The program of spectroscopic studies underway in the Department covers several related areas. At present, one of our main focuses is the study of deformed nuclei close to stability, in a region where multi-quasiparticle intrinsic states compete with rotational excitations. In collaborative work with groups in the United States of America and the United Kingdom, we are involved in identifying and characterizing multi-quasiparticle high-K states in nuclei with masses around A=150-170, the aim of which is to provide more comprehensive information on both decay anomalies and configuration effects on rotation.
The most efficient way to populate high angular momentum states in heavy nuclei close to the valley of stability is via the use of multi-nucleon transfer (or deep inelastic) reactions. Such reactions often require higher beam energies than can be achieved using the 14UD accelerator alone, and thus development of the Department's LINAC, which will provide heavy beams at suitable energies, is of great importance. Combining multinucleon transfer reactions with our expertise in isomer spectroscopy and the flexibility of our beam pulsing system will provide a powerful tool for spectropscopic studies of stable and neutron-rich nuclei.
Our long-standing studies of shape co-existence in the neutron-deficient lead isotopes have also developed. Substantiation of the enhanced E3 decays proposed previously has redirected our attention to anomalous rates observed for specific spin-flip proton transitions in both lead and polonium isotopes, which we have now interpreted as new evidence for oblate deformations. The experimental program at ANU is being further enhanced with the developed of a new gamma-ray and electron detection system, based around the SOLITAIRE spectrometer developed by the Nuclear Reactions group. This device will allow us to study the decay of long-lived states in nuclei produced in reactions with a large fission cross-section, and thus will be a powerful tool for spectroscopic studies in the light lead region.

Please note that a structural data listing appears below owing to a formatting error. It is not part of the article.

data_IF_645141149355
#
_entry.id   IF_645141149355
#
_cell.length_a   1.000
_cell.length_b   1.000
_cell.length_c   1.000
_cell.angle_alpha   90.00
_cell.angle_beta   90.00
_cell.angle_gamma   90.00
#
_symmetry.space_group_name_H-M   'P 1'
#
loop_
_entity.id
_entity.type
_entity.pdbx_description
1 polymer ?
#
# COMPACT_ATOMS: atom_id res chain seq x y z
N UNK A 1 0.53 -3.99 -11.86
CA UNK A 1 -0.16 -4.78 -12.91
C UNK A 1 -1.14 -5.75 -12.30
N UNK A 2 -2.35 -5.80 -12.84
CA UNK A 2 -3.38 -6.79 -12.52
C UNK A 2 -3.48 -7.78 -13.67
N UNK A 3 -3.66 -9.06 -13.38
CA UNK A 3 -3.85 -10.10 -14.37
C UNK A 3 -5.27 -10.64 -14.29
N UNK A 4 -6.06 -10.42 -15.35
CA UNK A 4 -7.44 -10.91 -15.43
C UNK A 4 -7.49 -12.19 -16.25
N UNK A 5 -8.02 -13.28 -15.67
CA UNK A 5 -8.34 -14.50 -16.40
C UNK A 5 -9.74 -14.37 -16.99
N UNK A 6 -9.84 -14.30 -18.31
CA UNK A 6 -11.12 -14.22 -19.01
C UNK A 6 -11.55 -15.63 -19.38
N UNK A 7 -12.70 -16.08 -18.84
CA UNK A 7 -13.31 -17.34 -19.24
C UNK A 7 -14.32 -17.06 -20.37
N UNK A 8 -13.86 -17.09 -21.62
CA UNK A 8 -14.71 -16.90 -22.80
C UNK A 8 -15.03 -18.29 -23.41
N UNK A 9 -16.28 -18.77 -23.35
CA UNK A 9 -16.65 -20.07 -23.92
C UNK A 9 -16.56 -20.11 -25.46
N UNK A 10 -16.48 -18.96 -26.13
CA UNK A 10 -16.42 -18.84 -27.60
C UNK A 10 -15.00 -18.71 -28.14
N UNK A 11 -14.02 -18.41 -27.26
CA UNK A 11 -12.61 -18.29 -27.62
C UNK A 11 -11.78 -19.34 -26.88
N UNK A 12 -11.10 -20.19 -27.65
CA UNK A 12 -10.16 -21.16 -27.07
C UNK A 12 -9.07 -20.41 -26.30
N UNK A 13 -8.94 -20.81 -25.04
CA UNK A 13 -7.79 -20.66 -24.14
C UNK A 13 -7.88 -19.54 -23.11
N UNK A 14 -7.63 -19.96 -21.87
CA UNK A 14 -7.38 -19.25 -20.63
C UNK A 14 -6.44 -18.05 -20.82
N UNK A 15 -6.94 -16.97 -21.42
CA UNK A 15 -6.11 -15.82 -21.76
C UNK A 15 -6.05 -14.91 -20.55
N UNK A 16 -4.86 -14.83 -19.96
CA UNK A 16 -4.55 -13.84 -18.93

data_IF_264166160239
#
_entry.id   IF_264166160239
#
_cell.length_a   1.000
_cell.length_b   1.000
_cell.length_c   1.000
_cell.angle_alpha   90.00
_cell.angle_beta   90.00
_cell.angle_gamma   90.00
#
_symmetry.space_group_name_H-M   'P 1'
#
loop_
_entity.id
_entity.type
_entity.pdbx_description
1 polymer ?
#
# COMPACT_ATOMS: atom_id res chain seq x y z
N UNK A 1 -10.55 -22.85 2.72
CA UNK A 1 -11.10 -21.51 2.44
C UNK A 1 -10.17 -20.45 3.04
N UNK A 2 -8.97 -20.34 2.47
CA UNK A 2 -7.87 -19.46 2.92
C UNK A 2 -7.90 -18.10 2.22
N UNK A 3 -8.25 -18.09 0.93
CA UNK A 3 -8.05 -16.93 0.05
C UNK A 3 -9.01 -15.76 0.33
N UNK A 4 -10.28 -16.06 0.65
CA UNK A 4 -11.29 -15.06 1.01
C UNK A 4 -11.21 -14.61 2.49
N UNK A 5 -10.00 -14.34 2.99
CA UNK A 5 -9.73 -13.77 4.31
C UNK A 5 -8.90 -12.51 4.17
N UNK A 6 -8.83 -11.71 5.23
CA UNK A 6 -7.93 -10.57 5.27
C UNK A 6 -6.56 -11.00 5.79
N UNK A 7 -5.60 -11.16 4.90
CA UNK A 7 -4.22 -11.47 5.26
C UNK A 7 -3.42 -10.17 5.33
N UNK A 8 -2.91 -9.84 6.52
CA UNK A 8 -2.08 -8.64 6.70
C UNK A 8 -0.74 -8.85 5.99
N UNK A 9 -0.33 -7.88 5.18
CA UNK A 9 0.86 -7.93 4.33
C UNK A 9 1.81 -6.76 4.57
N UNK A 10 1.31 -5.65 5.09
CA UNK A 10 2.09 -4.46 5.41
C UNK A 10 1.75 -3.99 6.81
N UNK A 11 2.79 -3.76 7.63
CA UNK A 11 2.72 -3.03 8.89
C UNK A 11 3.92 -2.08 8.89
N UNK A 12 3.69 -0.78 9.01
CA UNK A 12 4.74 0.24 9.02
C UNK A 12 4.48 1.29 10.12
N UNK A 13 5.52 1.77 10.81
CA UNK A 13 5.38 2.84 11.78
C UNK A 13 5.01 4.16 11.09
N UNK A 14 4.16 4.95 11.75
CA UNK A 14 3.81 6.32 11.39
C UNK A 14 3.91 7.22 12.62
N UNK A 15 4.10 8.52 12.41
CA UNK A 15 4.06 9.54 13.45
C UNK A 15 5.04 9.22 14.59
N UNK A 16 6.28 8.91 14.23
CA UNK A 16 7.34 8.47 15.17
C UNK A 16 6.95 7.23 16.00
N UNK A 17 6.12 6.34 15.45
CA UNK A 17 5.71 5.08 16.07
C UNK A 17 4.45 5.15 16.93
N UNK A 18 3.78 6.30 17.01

Another area which has recently yielded some interesting results is the study of superdeformed states in nuclei with A~190. These states have been the subject of great theoretical and experimental interest since their first observation in the late 1980s, and hundreds of examples have now been observed. However challenges in their experimental study have meant that it has only been possible to measure the most basic of their properties - the excitation energy, angular momentum and parity - in a half dozen of cases. Of these, the two most recent measurements were made by members of this Department. The results provide the first step towards a systematic study of the excitation energies and pave the way towards characterisation of the so-called superdeformed magic numbers.
The evaluation of nuclear structure data for science and technology is a recent addition to our activity. The new conversion coefficient calculator, BrIcc has been developed in the group in international collaborations with laboratories in the USA and USSR.
The Nuclear structure group welcomes requests from research groups or individuals interested in exploring the possibility of establishing new collaborations that could exploit the unique resources and instumental capabilities of the laboratories.